Der Kreis, a Swiss film about an underground LGBT publication, is Switzerland’s entry for Best Foreign Language film at this year’s Academy Awards. Described as a docudrama, the movie mixes interviews and reenactments to track the precarious social lives of the readers and publishers of Der Kreis (meaning “the circle”), a political magazine for LGBT people. Although initially published in German, the paper was later translated into French and English and survived Nazi rule even as many other publications shuttered.
The broader political context that the film depicts is often skipped over in LGBT history—the messy period between the Holocaust and the liberation movements of the 1970’s and ’80’s. In Europe, in particular, that transition was uncomfortably slow, as Der Kreis makes clear. The film dramatizes how West Germany retained Third Reich-era legal standards that criminalized homosexuality. Even the comparatively liberal Swiss laws of the time were ineffective at protecting LGBT people from hostility, as the movie’s trailer suggests:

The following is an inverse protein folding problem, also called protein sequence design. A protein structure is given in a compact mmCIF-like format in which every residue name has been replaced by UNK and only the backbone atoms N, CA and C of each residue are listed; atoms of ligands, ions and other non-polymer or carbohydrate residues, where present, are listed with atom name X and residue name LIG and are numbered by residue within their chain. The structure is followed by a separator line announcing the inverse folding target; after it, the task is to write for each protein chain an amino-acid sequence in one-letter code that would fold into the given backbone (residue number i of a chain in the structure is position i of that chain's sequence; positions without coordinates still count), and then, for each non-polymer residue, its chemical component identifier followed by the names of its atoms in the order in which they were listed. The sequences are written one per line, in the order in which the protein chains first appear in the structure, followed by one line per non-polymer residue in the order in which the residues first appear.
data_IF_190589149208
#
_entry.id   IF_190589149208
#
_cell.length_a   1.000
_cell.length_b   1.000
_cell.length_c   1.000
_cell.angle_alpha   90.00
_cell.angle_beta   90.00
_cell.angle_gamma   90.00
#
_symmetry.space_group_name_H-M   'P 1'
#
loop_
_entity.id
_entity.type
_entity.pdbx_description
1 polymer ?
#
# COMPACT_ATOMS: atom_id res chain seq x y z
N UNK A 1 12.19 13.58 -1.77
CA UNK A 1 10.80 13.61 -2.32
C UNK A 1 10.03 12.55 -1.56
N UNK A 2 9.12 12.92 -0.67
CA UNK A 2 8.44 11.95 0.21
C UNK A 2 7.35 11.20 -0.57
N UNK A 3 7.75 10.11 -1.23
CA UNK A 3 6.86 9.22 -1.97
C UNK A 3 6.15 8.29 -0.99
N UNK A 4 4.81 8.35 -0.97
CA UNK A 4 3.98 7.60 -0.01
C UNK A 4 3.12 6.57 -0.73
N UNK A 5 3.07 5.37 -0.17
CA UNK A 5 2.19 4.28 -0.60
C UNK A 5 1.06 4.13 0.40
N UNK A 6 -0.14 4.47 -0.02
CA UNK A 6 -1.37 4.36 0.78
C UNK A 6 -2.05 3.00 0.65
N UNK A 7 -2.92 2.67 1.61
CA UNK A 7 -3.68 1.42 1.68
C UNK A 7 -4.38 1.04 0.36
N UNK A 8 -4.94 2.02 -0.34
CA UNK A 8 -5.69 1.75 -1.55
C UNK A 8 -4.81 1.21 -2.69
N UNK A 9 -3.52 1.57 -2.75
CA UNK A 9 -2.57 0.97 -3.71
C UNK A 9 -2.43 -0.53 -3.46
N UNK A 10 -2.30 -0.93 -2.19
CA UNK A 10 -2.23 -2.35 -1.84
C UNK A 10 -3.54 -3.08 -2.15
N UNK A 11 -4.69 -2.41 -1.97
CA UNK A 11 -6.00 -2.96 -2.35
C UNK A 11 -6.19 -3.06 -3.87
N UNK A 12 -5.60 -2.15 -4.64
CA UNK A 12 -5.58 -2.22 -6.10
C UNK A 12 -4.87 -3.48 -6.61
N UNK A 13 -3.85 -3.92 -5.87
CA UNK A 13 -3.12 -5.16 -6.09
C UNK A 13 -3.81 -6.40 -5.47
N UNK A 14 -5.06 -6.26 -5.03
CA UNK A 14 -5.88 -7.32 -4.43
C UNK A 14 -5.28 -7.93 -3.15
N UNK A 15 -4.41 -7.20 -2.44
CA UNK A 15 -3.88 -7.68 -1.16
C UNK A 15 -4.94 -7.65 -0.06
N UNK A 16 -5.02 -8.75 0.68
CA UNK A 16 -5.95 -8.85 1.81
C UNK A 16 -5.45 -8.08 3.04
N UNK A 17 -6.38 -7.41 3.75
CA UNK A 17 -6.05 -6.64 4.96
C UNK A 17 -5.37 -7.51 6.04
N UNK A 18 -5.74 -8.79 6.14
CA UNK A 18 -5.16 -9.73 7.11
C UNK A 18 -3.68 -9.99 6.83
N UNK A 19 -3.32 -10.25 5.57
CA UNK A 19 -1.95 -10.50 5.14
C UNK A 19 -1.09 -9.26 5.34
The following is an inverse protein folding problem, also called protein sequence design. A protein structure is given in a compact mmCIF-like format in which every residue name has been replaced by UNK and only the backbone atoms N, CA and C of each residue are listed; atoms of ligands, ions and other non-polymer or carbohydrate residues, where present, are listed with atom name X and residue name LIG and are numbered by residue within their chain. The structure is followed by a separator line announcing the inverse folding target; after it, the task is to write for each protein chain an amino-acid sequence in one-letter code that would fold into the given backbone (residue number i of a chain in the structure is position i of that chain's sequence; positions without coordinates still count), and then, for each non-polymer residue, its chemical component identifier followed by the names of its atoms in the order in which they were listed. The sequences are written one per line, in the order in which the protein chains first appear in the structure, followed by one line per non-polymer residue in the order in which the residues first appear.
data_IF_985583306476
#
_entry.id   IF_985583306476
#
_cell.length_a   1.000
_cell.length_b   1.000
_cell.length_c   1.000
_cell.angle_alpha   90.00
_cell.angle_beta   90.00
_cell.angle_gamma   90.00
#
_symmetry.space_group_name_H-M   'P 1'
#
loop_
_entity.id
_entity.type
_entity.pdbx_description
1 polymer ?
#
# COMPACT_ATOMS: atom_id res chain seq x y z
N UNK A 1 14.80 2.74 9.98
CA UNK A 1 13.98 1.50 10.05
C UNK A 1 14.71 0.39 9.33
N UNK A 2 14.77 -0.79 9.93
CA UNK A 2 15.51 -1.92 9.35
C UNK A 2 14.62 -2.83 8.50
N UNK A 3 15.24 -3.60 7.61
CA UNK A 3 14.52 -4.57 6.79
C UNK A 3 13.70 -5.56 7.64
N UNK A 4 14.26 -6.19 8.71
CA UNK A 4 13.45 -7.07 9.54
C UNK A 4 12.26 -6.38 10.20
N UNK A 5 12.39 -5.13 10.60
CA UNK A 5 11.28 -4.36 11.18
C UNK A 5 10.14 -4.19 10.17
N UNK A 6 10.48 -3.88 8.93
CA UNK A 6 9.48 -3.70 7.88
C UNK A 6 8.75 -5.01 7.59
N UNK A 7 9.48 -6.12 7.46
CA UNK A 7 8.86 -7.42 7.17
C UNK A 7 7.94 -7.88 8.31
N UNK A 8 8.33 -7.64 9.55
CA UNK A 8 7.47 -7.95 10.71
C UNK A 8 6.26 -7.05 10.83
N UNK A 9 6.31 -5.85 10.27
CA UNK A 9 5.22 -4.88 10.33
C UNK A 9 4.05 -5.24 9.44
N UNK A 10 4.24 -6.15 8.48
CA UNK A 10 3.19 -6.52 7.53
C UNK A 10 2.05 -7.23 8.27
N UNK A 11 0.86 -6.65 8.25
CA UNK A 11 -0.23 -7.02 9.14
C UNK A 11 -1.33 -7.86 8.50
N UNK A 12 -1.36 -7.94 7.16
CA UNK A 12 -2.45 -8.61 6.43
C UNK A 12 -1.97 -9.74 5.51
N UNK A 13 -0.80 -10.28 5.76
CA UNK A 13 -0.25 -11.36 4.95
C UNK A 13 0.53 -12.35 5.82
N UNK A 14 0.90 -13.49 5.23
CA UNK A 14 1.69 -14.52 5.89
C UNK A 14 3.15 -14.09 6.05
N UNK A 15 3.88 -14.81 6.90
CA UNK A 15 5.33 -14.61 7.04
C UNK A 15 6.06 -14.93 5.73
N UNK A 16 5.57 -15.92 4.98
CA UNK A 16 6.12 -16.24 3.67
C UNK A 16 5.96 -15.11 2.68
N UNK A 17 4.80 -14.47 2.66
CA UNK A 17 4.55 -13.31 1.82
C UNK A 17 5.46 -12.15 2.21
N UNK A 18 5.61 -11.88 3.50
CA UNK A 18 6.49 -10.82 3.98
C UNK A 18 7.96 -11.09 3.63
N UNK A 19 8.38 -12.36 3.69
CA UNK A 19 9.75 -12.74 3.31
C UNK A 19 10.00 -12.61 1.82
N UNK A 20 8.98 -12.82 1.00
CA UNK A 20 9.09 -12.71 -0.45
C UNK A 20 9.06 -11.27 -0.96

The film focuses on a recent period of history during which LGBT people were categorically treated as criminals—or at least subject to intense scrutiny—and it includes still-living LGBT survivors from that era. In addition, it lingers on the fragile, secret spaces that LGBT people built for each other; some characters call these prison, others call it their life.
To drop a historical spoiler, Der Kreis couldn’t negotiate the tension between being accessible to as many LGBT people as possible while still remaining invisible to the larger world. It closed in 1967 after its address was leaked in the Zürich press. Although the paper closed its doors, the community lived on, reinventing itself in the form of a new periodical, Club 68, which in turn became hey ab. That part of the story will surely resonate with LGBT audiences who are still creating places for themselves.
Der Kreis will screen throughout November in Los Angeles and has already been released in Switzerland, Germany, and Poland.